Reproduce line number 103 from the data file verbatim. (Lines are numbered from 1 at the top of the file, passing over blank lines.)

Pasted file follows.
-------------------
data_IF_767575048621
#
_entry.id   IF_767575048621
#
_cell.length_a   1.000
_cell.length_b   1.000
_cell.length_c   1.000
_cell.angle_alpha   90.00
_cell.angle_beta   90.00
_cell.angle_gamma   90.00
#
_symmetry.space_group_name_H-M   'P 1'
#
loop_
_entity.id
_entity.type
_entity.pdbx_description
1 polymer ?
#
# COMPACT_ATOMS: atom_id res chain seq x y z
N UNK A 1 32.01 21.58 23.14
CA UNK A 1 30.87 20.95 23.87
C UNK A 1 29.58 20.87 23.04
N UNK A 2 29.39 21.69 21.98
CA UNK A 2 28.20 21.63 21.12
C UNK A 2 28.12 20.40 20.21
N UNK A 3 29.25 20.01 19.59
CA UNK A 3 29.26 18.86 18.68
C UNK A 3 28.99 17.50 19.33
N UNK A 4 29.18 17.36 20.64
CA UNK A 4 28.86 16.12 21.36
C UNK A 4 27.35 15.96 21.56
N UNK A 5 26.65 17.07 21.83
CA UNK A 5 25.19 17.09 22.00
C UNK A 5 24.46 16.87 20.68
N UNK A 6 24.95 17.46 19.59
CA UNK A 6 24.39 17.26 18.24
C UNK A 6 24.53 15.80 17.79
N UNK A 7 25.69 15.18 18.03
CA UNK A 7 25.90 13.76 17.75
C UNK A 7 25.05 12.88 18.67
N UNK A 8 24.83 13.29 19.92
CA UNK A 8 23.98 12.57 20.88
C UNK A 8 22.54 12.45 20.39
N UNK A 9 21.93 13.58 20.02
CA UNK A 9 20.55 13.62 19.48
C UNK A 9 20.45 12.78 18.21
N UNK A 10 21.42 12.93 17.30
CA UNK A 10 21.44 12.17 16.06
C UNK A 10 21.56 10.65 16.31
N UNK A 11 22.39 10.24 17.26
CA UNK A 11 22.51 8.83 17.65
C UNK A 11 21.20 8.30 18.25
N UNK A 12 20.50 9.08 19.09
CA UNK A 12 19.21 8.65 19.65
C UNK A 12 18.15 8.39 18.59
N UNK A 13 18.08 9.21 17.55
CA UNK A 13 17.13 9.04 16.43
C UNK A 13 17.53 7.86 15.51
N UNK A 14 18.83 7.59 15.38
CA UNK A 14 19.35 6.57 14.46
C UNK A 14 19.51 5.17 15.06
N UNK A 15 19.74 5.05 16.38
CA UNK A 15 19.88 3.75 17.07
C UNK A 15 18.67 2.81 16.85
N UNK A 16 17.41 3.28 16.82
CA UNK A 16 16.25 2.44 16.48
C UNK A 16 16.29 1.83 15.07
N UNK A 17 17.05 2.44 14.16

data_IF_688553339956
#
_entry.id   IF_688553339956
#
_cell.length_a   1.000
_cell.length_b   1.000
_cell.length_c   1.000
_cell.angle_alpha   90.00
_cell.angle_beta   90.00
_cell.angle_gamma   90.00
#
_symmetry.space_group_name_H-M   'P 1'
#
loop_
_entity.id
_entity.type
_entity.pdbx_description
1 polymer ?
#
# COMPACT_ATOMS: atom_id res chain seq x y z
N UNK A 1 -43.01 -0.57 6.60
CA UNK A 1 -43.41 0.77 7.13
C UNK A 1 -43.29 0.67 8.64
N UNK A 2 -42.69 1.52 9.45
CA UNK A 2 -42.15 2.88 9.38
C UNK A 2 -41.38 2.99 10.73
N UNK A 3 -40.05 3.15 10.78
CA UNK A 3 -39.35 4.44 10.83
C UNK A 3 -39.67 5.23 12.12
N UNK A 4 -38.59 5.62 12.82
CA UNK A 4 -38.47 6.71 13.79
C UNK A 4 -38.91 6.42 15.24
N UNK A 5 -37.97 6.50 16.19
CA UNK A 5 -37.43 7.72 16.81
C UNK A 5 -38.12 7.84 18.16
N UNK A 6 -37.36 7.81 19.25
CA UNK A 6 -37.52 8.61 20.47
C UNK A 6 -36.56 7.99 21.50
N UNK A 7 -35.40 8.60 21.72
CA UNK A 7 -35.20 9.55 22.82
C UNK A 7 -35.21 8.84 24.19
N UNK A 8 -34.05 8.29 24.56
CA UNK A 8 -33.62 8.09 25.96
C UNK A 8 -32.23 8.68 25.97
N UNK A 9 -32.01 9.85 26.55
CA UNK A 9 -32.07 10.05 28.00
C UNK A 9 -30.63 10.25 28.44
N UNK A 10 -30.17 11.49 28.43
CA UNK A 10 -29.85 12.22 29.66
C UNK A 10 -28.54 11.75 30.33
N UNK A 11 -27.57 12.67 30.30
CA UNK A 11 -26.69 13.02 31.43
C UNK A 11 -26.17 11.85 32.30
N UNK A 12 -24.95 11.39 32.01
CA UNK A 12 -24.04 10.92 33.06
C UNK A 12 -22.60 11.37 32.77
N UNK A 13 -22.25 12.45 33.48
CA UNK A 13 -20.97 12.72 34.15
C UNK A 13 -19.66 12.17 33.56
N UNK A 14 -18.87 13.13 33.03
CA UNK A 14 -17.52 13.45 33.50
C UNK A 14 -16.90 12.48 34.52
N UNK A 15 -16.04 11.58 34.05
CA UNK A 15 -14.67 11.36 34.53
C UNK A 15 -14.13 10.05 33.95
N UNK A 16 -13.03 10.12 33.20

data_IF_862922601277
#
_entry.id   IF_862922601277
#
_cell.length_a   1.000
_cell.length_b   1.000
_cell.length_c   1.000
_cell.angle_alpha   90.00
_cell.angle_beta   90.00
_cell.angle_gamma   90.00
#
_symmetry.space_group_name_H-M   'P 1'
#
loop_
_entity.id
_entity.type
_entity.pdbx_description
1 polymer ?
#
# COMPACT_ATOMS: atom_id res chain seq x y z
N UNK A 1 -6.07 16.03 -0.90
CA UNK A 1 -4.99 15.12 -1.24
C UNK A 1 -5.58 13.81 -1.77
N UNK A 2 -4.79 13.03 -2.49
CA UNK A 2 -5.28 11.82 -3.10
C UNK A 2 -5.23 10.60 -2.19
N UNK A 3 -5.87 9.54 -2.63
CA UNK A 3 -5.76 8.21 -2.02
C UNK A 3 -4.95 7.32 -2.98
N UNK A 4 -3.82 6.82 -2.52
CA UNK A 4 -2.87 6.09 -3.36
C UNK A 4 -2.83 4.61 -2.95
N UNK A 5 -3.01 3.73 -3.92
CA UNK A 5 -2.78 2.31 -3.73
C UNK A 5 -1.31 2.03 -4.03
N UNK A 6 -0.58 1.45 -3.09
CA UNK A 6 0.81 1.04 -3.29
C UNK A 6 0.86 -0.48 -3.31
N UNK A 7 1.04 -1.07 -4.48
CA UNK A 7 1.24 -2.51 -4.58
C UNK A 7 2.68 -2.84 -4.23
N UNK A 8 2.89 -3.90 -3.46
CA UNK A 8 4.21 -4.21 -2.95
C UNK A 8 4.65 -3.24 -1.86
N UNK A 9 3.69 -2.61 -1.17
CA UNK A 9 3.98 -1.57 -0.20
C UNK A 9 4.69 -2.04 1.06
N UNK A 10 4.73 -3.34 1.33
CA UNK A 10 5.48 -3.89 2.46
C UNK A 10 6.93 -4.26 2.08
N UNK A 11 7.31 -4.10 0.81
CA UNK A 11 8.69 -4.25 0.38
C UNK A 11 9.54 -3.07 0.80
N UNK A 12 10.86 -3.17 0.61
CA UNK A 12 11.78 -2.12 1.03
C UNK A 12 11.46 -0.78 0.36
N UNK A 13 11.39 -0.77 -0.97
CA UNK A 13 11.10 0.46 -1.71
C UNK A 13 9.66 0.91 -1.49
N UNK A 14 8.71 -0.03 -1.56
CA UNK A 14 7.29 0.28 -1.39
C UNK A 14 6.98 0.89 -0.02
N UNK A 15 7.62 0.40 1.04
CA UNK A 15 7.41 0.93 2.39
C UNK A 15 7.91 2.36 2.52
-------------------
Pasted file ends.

CA UNK A 5 -37.43 7.72 16.81